GILLETTE — Larry and Shawn Reznicek and John and Sage Bear walked into Axe House Wyoming already having spent some time earlier shooting pistols at the gun range on a recent Friday. The couples thought they’d get some practice throws in before competing against each other.
Sage’s first throw stuck on the board, while Shawn’s throw was less successful. Right away, Larry turned to Axe House co-owner Rusty Bell, gestured to Sage and asked Bell, “Have I introduced you to my partner?”
“One time and you’re dumping me?” Shawn asked.
As the husbands took their throws, John was surprised by the success he was having. He’d done ax throwing once before in Colorado, and he wasn’t nearly as good that time.
“It’s all falling together,” he said. “It’s the pressure of Larry, he’s always pushing me.”
John soon got multiple bullseyes while Larry’s throws kept hitting the board with a thud and bouncing to the floor.
Shawn then turned to Bell, gestured to John and asked, “Rusty, have you met my partner?”
“Oh, how she turns!” Larry lamented.
Gillette is just the latest community to jump on the trend of ax throwing. There are hundreds of establishments all over the country dedicated to it, and it even has had some air time on ESPN, officially making it a sport in some people’s minds.
Dave and Faith Harvey and Rusty and Toni Bell are co-owners of Axe House Wyoming, which is located in the building formerly occupied by Jakes Tavern. It will soon share the space with Grinners, a bar and liquor store, and AllDimensions Fitness, both of which will open this summer.
The business first opened its doors on Valentine’s Day, just five weeks after getting a liquor license from the city.
“We jumped on it. We wanted to get it going as fast as possible,” Dave said.
Axe House is the first ax throwing establishment in Wyoming, but just barely. Huckers Wyoming Inc. opened in Rock Springs on Feb. 29.
The Harveys were surprised when they learned Wyoming was late in getting on the ax-throwing bandwagon.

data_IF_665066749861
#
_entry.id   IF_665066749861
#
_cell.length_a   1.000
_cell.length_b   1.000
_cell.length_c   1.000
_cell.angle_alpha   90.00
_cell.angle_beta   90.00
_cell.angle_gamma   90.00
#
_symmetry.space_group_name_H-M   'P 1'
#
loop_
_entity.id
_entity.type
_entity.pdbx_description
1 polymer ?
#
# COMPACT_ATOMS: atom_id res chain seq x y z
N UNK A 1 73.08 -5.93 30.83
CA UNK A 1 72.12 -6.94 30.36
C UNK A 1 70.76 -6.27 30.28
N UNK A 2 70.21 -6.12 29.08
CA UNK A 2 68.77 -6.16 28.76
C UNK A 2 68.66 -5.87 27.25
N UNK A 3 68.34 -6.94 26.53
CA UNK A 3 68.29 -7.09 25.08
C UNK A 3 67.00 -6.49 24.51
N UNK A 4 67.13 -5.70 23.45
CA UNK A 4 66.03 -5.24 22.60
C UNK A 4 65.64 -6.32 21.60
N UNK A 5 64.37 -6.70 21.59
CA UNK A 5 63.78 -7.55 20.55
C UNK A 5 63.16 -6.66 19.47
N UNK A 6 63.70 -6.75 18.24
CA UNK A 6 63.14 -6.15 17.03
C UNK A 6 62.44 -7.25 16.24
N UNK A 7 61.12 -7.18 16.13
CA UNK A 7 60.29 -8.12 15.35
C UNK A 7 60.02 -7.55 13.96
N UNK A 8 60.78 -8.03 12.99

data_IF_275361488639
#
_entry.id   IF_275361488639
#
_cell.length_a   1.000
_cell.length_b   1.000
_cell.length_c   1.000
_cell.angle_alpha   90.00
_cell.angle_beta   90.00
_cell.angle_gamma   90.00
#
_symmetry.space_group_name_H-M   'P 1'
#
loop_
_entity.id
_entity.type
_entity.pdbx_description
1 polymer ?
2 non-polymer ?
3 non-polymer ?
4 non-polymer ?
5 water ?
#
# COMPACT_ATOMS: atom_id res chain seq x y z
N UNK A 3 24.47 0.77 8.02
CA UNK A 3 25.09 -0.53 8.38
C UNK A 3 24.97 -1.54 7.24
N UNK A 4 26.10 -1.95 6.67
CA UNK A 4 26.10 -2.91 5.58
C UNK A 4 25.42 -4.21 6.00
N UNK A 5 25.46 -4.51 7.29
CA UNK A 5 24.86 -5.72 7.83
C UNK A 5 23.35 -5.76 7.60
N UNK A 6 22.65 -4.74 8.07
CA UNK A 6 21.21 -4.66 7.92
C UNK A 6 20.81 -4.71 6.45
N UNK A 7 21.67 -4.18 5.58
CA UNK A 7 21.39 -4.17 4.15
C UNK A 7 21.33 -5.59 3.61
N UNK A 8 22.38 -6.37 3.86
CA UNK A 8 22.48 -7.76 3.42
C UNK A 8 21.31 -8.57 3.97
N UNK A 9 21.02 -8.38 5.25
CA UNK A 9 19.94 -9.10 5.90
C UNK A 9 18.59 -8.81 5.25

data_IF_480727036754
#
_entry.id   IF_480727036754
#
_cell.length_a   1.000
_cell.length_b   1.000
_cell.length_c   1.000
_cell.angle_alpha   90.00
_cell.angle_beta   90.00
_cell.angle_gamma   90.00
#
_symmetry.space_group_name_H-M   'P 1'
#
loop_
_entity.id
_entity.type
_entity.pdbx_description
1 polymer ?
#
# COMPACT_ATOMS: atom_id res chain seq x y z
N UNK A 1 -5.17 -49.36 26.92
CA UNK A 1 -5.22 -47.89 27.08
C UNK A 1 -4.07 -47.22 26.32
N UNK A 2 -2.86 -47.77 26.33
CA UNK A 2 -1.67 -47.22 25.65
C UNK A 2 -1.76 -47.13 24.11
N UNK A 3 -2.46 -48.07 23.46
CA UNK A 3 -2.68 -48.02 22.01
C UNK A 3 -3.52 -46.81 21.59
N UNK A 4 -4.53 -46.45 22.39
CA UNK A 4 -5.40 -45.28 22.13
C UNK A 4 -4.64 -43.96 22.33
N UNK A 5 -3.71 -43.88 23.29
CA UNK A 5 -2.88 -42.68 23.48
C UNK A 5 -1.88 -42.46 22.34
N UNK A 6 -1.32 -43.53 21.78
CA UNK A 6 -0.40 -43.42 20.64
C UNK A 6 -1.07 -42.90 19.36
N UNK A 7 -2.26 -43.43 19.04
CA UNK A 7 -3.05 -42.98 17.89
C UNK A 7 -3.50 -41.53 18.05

“Wyoming’s always the last frontier of anything,” Dave said.
They haven’t done a lot of advertising yet. Many people have come from seeing a post on Facebook or by word of mouth. Most of them are first-time throwers, Faith said. And often, they’re back to try it again before too long.
It can be intimidating at first, Dave said, but once people get the hang of it, the fear is gone.
Shawn was one of those people. She admitted she was nervous at first. But when she got the ax to stick for the first time, it was “pretty exhilarating.”
“I was really nervous coming in because I’m kind of a klutz,” Sage said.
A lot of people will stay after they’re done throwing just to watch others throw, Faith said. People of all ages can watch, but they must be 12 years or older to throw.
Beth and Kyle Raab welcome the new pastime to Gillette.
“It’s new, it’s something different,” Kyle said.
“We don’t really have a lot to do here,” Beth said.
Kyle tried it in Canada last year for a team-building exercise.
“It took me a few tries to get it going, but after you figure out what ax you like, it then becomes second nature,” he said.
Beth said the toughest part was figuring out which ax was best for her, then getting it to stick. She was using the lightest ax available, an all-steel hatchet. But there’s no shame in that, her husband said.
“I mean, whatever ax is most comfortable for you, that’s what you should throw,” Kyle said.
Beth said she’s streaky when it comes to ax throwing, while Kyle’s more consistent. But for some reason, Kyle hasn’t challenged his wife to a one-on-one match.
“You’re trying to set me up for failure, aren’t you?” Kyle asked.
Jeanie Perry was the only person throwing with the two-handed approach, where she lifted the ax over her head before throwing it.
“I tried it with the one (hand), and it kept bouncing off and I just couldn’t get it,” she said. “I felt like I had more stability doing it two-handed.”
For a throw to count, the ax must make at least one rotation in the air.
“I think it’s easier than it looks, if you don’t overthink it,” Randy Adams said.
In the lane next to Perry, Ron Eastman was getting the ax to stick on nearly all of his throws. He’s tried it before in Salt Lake City. He compared it to another sport that involves throwing a sharp object at a target.
“Darts require good technique, very consistent throwing action. This is the same thing,” he said.
“Just like shooting free throws,” Bell said.
All it takes is practice.
Eastman’s advice for first-time throwers is to keep the elbow of the throwing arm pointed straight at the target and avoid having the elbow go out to the side.
“It’s not like a baseball or football,” he said.
If you’re throwing the ax faster, you should stand a bit closer to the target, Eastman said. But if you’re throwing it more slowly, stand back a bit. Don’t try to spin the ax, he added, or it will over-rotate and won’t stick.
“If you throw it naturally, it automatically rotates,” Adams said.
As John and Larry kept sticking their throws, their wives came to the realization that perfection can get monotonous.
“You guys are boring,” Shawn said. “Who wants to get it every time?”
“You’ve got to be consistent to be good,” Eastman said. “But to have fun, it doesn’t matter.”